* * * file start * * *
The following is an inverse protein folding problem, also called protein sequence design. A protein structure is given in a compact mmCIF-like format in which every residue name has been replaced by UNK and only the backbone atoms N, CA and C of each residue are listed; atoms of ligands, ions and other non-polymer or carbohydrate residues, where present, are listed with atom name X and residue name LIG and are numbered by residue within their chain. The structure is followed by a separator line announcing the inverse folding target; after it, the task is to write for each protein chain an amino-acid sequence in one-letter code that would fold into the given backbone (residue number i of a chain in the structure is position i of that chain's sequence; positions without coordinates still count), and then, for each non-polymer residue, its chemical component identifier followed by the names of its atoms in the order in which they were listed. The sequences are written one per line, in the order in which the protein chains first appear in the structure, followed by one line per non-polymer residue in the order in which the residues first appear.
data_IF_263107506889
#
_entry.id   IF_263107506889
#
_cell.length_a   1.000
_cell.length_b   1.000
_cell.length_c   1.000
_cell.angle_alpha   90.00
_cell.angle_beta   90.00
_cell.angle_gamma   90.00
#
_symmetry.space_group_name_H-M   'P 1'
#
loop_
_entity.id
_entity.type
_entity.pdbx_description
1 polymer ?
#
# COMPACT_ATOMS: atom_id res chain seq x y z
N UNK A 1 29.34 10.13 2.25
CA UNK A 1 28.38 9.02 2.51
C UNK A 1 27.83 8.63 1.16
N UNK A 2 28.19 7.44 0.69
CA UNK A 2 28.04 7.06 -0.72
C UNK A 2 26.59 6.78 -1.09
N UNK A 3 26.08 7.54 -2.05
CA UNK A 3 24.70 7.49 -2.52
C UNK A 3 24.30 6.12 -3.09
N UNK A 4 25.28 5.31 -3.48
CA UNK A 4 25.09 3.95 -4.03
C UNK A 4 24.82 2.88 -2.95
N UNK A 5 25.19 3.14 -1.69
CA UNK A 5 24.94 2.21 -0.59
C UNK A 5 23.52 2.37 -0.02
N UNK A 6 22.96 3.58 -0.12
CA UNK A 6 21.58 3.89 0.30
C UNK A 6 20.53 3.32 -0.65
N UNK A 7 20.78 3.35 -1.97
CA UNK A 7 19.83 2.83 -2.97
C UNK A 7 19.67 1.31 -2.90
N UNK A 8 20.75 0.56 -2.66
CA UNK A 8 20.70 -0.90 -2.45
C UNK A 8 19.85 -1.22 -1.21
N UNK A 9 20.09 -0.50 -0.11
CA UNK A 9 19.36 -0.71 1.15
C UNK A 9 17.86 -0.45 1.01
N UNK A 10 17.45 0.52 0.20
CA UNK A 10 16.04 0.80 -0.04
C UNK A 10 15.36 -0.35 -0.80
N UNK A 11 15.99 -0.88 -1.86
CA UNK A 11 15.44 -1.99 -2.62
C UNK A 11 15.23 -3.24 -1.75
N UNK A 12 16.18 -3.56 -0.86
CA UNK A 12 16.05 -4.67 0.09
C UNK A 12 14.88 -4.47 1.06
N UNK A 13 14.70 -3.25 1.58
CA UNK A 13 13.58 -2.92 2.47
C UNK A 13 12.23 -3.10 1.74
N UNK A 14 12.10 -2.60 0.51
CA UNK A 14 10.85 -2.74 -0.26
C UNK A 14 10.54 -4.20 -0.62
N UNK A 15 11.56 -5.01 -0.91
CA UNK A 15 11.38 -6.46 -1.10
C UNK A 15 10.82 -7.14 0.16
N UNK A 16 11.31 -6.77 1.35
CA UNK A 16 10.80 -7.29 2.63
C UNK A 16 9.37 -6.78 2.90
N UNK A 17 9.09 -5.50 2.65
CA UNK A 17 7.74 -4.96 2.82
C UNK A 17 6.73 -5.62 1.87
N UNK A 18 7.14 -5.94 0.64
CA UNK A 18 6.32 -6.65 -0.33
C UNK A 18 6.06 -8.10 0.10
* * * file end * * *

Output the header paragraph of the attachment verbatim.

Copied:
The following is an inverse protein folding problem, also called protein sequence design. A protein structure is given in a compact mmCIF-like format in which every residue name has been replaced by UNK and only the backbone atoms N, CA and C of each residue are listed; atoms of ligands, ions and other non-polymer or carbohydrate residues, where present, are listed with atom name X and residue name LIG and are numbered by residue within their chain. The structure is followed by a separator line announcing the inverse folding target; after it, the task is to write for each protein chain an amino-acid sequence in one-letter code that would fold into the given backbone (residue number i of a chain in the structure is position i of that chain's sequence; positions without coordinates still count), and then, for each non-polymer residue, its chemical component identifier followed by the names of its atoms in the order in which they were listed. The sequences are written one per line, in the order in which the protein chains first appear in the structure, followed by one line per non-polymer residue in the order in which the residues first appear.